BONN, Germany (5 March 2020) – From Lina Pohl, former environment minister in El Salvador, to young Indigenous water activist Autumn Peltier of Canada, to Ugandan organizer Constance Okollet, the Global Landscapes Forum’s inaugural list of 16 Women Restoring the Earth is packed with energy, enthusiasm and experience.
The list of 16 outstanding women activists was released by GLF to mark International Women’s Day on 8 March 2020, acknowledging and celebrating the social, economic, cultural and political achievements of women and their unceasing efforts for gender equality.
Worldwide, women are working hard each day to feed their families in the face of devastating climate change, said Okollet, chairperson for the Osukuru United Women’s Network (OWN) in Eastern Uganda.
“Being included on the GLF list is an honor and a chance to talk about how climate change is hurting so many women and families,” said Okollet. “But if we keep talking, things will change slowly and we will have food, year in, year out. The children will eat.”
Drawn from the worlds of finance, landscape restoration, food and livelihoods security – and from across generations, communities and regions – these 16 Women Restoring the Earth are at the forefront of efforts to confront the world’s climate crisis and to restore the ecosystems that are at the very base of the well-being of hundreds of millions of families and women and girls.
The 16 women being honored on the GLF list are: Inger Andersen, Julie Becker, Jolene Marie Cholock-Rotinsulu, Fe Cortez, Amy Duchelle, Joselyn Dumas, Hindou Oumarou Ibrahim, Wanjira Mathai, Jennifer Morris, Constance Okollet, Autumn Peltier, Lina Pohl, Jennifer Pryce, Jo Puri, Alexandria Villaseñor, Janene Yazzie. (click on each woman’s name to read her biography)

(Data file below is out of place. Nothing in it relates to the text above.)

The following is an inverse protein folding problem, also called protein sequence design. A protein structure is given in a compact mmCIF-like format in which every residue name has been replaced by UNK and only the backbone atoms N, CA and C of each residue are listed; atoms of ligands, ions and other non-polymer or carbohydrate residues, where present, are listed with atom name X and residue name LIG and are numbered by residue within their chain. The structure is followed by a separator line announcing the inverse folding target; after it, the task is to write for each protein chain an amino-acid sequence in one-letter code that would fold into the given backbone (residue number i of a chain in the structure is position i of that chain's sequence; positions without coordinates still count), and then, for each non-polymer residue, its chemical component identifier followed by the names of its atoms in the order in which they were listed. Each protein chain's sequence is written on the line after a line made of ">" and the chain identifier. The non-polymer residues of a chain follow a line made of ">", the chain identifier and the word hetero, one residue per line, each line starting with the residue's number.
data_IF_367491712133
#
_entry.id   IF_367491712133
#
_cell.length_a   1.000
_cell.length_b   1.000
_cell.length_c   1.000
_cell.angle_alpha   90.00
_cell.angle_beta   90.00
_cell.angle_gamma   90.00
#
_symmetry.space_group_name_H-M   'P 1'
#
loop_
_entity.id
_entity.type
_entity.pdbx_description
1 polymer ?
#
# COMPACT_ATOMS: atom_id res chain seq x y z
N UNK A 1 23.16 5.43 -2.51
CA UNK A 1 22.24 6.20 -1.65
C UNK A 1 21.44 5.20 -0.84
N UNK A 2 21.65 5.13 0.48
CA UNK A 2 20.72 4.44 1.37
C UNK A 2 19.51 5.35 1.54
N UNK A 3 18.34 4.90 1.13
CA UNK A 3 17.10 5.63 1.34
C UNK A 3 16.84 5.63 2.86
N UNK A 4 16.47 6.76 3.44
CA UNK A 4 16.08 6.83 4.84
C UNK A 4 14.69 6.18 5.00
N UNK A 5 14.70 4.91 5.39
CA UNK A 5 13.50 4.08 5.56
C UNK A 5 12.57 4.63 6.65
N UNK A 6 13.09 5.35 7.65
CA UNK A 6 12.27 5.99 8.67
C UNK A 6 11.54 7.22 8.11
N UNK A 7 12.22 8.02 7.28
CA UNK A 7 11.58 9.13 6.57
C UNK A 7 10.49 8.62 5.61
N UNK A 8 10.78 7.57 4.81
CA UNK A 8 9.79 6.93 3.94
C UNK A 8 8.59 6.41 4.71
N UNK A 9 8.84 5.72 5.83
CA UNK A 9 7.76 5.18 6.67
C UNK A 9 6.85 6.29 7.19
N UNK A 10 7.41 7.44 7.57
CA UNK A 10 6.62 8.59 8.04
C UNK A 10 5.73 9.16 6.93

Essential changes must come in how the traditional banking and financial sector views investments in landscape restoration projects, said Pryce, President and CEO of Calvert Impact Capital. “We need to educate mainstream finance about what is possible. The current system is not built for purpose; it doesn’t adequately consider the impact return of investments in projects.”
There must also be adjustments to organizations and states because too often, rights are recognized legally but cannot be implemented on the ground due to traditions, cultural or social norms, said Iliana Monterroso, scientist and co-coordinator of gender and social inclusion research at the Center for International Forestry Research (CIFOR). “It is not only about having rights, but ensuring rights gained are secured…(we must) identify other structural problems of power and inequity that influence implementation and outcomes.”
GLF itself insists on gender balance and diversity at work each day and in its activities, conferences, learning programs, digital summits and events, including the landmark finance event, GLF Luxembourg: Investment Case Symposium, which saw an audience and participation list that was over 40 percent female – a proportion that is typically unheard of in the financial sphere.
Since 2013, over 7,000 women experts in their field have participated in and attended the Global Landscapes Forums (not including online participation).
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Global Landscapes Forum